THE opinions of the Philosophers on this subject are adverted to by Seneca. Quantum Deus possit? Materiam sibi ipse formet, an datâ utatur? Utrum Deus quicquid vult, efficiat, an a magno artifice pravé formentur multa, non quia cessat ars, sed quia id in quo exercetur sæpe inobsequens arti est ? Plin. Nat. Hist. lib. i. In Proœm. See also Aristot. de Cœlo. lib. i. c. 10. Plut. de Placit. Philosoph. lib. ii. c. 4. Diogen. Laert. lib. iii. segm. 69, et lib. vii. segm. 134. Stobæus, Eclog. Physic. lib. i. c. 14. p. 29. Edit. Plautin.
NOTE E. p. 33.
HÆC enim quæ dilatantur a nobis, Zeno sic premabat. Quod ratione utitur, id melius est quam id quod ratione non utitur. Nihil autem mundo melius. Ratione, igitur, mundus utitur. Pergit idem et urget angustius. Nihil quod animi, quod rationis est expers, id generare ex se potest animantes, compotesque rationis. Mundus autem generat animantes, compotesque rationis. Animans igitur
est mundus, compotisque rationis. Cicero, de Nat. Deor. lib. ii. § 7, 8, 13, &c.
Cotta, the Academician, ludicrously applies the same mode of argument to prove the musical, and oratorical powers, of the world: That which knows how to pipe and harangue,
Is better than that which does not.
But the world is the best of things;
Therefore the world knows how to pipe and harangue.
NOTE F. p. 37.
THE theology of Plato is generally obscure and often unintelligible. Rerum obscuritas, non verborum, facit ut non intelligitur oratio, qualis est in Timao Platonis. Cicero de Finibus. lib. ii. c. 5. See also Academical Quest. lib. ii. § 39.
Nec ipse quoque Plato, says Jean de Serres, fortasse satis recte seipsum intellexerit. In Argument. Timæ. p. 5
The learning and acuteness of Bayle were often baffled by this ambiguity of language. Il est si obscur, qu'il rebute toutes les esprits, qui ne cherchent que la humiere. Continuat. de Pens. Divers. § cvi.
Plotinus endeavours, with much zeal, and much appearance of learning, to illuminate the darkness which has excited so much complaint. But the disciple becomes as enigmatical as the master. The master, probably did not understand himself, and the disciple, therefore, could not understand the master. Nothing, says Plotinus, can be predicated of The Good, the Supreme Deity, of the Platonists,—not being, nor essence, nor life, nor yet intellect and intelligence, lest of one you make two gods, the Intelligent and the Good-suv xai ayatov. Ennead. lib. viii. c. 7, 8, 9.
Cudworth, who endeavours to discover a Trinity of divine Hypostases in the writings of Plato, seems to coincide, in some degree, with Plotinus. "Plato," says he, "professing, in his tenth book of laws, to oppose the atheists, undertakes to prove the existence of a Deity. Yet he ascends no higher than to the Psyche, or universal mundane soul, as a self-moving principle, and the immediate or proper cause of all that motion which is in the world. But, in other places of his writings, he frequently asserts, above the selfmoving Psyche, an immovable and standing Mind, which was properly the Demiurgus, or architectonick framer of the whole world. And, lastly, above this multiform Intellect, he plainly asserts a yet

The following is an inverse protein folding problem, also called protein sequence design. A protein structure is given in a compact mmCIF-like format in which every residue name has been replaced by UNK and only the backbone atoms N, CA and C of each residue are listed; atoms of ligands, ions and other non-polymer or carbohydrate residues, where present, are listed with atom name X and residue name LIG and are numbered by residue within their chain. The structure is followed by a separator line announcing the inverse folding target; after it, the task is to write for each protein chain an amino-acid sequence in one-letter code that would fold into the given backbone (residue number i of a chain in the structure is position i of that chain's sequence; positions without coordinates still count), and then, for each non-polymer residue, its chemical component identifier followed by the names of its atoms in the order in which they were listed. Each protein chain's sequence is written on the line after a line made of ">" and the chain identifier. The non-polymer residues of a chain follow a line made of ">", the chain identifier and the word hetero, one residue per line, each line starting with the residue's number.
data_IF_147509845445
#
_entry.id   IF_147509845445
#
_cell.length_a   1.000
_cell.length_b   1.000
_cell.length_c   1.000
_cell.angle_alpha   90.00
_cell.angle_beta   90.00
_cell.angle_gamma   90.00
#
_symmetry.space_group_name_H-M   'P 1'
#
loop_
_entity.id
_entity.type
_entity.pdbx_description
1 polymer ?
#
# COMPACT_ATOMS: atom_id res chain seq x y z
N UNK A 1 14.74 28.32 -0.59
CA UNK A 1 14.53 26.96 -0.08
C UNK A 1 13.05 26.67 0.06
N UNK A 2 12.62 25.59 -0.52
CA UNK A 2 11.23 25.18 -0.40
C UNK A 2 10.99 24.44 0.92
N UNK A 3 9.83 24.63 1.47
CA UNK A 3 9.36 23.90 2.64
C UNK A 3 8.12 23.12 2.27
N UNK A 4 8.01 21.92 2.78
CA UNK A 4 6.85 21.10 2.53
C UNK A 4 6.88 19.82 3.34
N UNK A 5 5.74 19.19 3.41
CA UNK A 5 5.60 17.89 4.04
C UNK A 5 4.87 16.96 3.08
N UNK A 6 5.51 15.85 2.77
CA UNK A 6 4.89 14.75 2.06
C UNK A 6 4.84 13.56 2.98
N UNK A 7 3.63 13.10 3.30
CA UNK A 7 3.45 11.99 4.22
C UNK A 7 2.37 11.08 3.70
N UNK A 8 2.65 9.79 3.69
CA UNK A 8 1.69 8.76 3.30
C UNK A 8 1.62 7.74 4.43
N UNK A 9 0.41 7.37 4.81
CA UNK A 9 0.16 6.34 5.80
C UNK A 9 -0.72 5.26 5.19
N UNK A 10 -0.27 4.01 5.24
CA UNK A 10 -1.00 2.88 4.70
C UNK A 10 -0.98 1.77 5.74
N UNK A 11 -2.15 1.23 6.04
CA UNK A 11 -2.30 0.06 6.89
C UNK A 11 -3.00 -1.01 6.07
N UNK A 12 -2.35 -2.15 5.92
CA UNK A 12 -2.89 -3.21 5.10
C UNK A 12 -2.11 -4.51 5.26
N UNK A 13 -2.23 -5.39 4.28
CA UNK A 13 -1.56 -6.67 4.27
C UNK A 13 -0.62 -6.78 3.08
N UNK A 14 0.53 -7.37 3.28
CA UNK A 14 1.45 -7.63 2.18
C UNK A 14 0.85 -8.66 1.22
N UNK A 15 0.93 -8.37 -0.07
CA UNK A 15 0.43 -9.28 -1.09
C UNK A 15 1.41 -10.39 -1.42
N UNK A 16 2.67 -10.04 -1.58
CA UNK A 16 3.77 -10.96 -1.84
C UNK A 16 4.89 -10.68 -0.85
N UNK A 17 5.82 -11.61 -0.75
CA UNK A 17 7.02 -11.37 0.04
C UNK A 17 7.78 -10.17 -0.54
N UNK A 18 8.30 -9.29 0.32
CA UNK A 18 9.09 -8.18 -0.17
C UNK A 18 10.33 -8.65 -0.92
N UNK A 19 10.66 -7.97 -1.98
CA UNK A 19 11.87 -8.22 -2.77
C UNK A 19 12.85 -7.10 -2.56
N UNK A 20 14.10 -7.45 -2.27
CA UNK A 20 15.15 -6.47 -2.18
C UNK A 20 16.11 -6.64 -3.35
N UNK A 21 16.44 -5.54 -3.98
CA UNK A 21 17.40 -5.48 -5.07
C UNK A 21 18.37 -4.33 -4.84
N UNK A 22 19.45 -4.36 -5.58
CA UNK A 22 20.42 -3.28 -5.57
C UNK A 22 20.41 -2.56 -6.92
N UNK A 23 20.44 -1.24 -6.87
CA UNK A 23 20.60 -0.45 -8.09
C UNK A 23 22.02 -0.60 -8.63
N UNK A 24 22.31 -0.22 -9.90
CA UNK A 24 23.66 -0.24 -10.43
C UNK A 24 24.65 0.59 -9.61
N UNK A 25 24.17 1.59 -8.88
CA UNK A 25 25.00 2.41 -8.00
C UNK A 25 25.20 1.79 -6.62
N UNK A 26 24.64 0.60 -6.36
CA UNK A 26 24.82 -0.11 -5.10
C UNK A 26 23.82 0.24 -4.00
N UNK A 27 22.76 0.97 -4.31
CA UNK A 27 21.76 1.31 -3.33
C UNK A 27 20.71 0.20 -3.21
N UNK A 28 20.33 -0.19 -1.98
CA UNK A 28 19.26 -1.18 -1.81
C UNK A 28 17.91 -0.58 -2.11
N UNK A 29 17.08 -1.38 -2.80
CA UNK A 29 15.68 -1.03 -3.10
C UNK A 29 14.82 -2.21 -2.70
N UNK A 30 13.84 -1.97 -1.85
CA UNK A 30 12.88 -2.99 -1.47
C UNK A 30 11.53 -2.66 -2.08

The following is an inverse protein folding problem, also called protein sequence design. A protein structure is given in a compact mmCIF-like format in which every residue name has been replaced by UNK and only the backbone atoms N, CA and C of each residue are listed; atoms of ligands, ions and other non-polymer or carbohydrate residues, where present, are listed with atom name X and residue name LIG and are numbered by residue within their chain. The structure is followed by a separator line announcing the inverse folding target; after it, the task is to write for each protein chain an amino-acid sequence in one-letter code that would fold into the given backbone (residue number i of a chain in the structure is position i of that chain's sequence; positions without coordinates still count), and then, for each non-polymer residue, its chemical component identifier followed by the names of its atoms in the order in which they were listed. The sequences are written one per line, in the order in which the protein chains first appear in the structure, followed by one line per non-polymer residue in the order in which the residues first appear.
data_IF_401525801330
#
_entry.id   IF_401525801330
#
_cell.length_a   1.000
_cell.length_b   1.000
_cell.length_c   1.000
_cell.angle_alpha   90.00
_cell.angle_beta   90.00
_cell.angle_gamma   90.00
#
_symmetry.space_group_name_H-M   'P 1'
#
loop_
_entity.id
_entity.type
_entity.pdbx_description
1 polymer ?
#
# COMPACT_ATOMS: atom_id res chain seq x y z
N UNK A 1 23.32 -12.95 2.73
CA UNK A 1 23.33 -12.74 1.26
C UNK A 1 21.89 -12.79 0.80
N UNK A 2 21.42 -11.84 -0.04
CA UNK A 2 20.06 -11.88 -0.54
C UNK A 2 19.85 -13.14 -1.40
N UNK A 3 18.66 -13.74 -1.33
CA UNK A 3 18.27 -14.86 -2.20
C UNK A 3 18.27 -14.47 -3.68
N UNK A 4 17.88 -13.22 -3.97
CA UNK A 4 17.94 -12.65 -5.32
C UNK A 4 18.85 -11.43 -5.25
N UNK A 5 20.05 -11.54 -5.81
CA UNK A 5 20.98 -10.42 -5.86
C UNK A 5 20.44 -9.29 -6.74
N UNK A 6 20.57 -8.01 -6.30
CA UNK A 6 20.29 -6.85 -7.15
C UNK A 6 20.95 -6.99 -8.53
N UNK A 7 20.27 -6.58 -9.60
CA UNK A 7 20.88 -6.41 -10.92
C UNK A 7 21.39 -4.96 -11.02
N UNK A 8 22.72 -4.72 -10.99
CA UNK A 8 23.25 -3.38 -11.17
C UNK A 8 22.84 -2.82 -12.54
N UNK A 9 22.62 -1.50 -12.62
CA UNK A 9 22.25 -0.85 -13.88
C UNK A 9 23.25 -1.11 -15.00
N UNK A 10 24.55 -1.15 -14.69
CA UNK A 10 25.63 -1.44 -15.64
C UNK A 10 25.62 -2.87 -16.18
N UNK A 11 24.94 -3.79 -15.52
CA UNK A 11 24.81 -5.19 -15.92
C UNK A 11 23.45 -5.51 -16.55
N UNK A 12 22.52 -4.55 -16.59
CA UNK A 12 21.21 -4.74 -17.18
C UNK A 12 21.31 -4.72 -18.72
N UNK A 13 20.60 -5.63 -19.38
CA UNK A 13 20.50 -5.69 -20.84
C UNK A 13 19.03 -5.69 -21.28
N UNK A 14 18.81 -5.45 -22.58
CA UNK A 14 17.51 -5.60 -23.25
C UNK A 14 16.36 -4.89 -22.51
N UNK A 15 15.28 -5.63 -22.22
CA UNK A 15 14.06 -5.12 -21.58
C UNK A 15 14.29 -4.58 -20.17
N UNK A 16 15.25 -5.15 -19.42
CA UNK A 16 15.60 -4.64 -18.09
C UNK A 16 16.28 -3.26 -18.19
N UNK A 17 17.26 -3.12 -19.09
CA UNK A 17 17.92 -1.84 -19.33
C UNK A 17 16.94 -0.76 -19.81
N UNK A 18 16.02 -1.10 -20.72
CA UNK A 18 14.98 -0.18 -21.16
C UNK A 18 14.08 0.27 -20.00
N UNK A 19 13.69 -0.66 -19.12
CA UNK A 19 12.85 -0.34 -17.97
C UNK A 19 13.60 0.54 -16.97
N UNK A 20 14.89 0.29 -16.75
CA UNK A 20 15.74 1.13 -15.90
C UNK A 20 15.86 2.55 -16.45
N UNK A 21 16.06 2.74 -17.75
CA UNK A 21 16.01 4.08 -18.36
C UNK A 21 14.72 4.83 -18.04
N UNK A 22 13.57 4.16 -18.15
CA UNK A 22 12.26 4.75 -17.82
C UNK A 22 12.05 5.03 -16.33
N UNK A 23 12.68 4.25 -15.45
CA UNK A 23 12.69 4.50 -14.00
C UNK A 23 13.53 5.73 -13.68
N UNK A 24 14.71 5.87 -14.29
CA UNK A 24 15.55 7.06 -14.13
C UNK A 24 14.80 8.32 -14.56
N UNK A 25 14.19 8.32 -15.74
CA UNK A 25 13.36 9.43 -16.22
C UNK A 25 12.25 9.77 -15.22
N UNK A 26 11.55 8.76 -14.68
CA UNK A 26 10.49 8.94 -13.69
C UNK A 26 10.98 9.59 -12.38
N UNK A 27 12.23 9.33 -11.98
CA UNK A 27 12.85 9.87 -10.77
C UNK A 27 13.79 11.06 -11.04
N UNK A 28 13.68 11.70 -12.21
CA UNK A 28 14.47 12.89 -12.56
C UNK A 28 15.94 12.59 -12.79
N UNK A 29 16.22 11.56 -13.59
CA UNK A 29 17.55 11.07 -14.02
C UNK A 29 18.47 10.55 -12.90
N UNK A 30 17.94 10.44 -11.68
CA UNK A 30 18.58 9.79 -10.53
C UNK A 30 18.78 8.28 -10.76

higher Hypostasis, one most simple and absolutely perfect Being, which he calls rè iv, in opposition to that multiplicity which speaks something of imperfection in it, and ro áyalòr, goodness itself, as being above mind and understanding." Intellect. Syst. vol. 1. lib. i. c. 4. pp. 406, 407.
"The Good," he adds from Plato, "is the same, in the intelligible world, to intellect, or knowledge and intelligibles, as the sun, that heavenly god, is, in the sensible world, to sight and visibles. For, as the sun is not light, but only the cause of it, nor is that light by which we see, but only a sun-like thing; so neither is the supreme and highest Good knowledge, but the cause of knowledge, nor is Intellect the best and most perfect Being, but only a Boniform thing. This highest Good is not itself properly essence, but above essence, both in respect of dignity and power." Plat. Polit. lib. v. Intellect. Syst. vol. i. pp. 407, 8.